fter an unusually subdued Florida debate, Newt Gingrich said Tuesday that he wouldn't "allow" the moderators of future GOP forums to prevent audiences from cheering. Gingrich's often-fiery performances at the podium, especially his attacks on the media, have energized conservative crowds and fueled his rise in polls, but, at Monday's debate, NBC's Brian Williams told the crowd to hold its applause until the breaks. In hindsight, Gingrich says he wishes he'd protested NBC's rule, arguing that it amounts to stifling free speech. Do audiences really have a right to cheer at presidential debates?
No. Gingrich's complaint is bogus: "Free speech? Meh," says Ed Morrissey at Hot Air. That's a "false and silly" argument. The First Amendment says the government can't regulate free speech, but news organizations "have every right" to avoid cutting into the candidates' debating time by setting some rules. If Gingrich and his fans in the audience don't like those rules, they can stay home. "Free speech does not mean that NBC has to broadcast cheering sections."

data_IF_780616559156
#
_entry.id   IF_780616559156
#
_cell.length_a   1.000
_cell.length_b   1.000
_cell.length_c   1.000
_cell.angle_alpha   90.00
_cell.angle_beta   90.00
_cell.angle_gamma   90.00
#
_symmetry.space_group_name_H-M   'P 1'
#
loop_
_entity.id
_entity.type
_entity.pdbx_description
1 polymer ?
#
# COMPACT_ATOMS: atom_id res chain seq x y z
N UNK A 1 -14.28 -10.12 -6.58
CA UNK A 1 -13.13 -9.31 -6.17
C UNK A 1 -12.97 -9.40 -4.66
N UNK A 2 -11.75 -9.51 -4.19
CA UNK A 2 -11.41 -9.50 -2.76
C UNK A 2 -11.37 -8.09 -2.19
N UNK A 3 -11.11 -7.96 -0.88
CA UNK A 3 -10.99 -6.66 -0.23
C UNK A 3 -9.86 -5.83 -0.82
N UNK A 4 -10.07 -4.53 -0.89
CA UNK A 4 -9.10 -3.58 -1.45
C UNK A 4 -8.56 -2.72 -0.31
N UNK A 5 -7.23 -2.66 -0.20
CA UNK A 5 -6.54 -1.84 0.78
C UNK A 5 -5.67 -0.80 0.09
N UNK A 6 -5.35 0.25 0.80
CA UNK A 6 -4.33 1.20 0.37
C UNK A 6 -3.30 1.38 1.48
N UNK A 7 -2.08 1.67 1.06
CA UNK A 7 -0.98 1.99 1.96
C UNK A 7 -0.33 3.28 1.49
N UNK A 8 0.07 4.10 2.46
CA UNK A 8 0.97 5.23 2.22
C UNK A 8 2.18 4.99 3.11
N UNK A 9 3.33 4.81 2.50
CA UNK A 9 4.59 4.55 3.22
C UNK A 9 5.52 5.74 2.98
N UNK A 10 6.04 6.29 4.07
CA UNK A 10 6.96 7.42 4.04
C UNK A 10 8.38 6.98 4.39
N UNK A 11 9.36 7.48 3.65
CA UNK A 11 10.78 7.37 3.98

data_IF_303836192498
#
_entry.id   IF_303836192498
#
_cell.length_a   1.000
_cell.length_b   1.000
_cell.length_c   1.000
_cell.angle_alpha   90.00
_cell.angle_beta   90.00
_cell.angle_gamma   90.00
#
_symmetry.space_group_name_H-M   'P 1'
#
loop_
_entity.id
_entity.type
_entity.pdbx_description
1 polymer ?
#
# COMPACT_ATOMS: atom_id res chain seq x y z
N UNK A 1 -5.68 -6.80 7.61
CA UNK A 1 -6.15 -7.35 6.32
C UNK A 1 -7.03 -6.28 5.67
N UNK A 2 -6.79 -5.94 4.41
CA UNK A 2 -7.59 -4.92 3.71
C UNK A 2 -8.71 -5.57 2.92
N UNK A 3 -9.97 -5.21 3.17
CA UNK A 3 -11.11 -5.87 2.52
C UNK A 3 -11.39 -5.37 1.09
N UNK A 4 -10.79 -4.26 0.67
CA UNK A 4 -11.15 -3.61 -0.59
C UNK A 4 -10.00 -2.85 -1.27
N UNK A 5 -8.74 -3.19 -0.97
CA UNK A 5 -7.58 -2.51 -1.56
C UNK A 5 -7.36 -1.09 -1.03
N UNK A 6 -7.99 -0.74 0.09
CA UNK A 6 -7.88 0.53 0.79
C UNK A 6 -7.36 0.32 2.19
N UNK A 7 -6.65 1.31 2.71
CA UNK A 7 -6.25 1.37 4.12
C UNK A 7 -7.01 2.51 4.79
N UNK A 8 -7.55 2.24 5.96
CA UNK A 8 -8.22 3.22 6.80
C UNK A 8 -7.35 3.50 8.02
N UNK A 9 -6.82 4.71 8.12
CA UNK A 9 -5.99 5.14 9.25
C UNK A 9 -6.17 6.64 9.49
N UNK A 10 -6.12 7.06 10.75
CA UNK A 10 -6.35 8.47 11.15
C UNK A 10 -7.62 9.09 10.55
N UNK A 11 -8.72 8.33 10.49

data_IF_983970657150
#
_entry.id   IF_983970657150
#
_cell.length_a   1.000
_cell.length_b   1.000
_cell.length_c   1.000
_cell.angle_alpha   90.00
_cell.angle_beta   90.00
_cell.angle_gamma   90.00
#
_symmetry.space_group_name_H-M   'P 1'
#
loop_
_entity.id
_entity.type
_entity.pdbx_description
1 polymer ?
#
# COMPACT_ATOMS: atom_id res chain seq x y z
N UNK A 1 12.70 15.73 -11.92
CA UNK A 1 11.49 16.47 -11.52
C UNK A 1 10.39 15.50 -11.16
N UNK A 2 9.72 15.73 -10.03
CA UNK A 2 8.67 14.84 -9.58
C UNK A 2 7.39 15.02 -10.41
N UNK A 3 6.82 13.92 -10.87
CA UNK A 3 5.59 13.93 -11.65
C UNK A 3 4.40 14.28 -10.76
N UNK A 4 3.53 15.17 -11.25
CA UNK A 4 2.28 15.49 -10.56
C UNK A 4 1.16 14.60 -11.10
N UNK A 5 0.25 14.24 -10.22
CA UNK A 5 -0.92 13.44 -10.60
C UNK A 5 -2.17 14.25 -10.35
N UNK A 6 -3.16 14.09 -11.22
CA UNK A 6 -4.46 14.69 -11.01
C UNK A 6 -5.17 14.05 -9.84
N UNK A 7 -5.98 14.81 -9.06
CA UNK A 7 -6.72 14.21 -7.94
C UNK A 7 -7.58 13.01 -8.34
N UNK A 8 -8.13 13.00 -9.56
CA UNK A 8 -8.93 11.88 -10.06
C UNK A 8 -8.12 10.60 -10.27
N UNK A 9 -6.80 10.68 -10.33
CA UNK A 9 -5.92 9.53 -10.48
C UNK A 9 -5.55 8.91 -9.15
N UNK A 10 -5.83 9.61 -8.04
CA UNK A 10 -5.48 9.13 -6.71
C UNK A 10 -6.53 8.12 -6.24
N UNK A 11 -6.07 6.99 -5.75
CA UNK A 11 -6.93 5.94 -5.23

"Gingrich: I'll 'serve notice' that future debates must allow audience cheering"
Spectators should be allowed to cheer: Newt's right — "asking the audience to remain silent is silly," says Jed Lewison at Daily Kos. "If you don't want audience participation... then don't invite an audience." Still, he's "a fool to be complaining about it." He's only reminding people that "without an audience cheering him on, he transforms from the Incredible Hulk into the Pillsbury Doughboy."
"Newt Gingrich says he won't agree to future debates unless audience can applaud his verbal stylings"
Like it or not, the crowds will be quiet in the fall: Get used to the silence, Newt, says Pete Spiliakos at First Things. The fall presidential debates against President Obama won't take place in "some Tea Party Thunderdome." They'll be orderly affairs, no applause allowed. Gingrich might look like a "awesome debater" when he's getting hoots and hollers for attacking "the elitist, weenie, liberal media," but he'll look absurd if he tries his "indignation act" in a silent auditorium.
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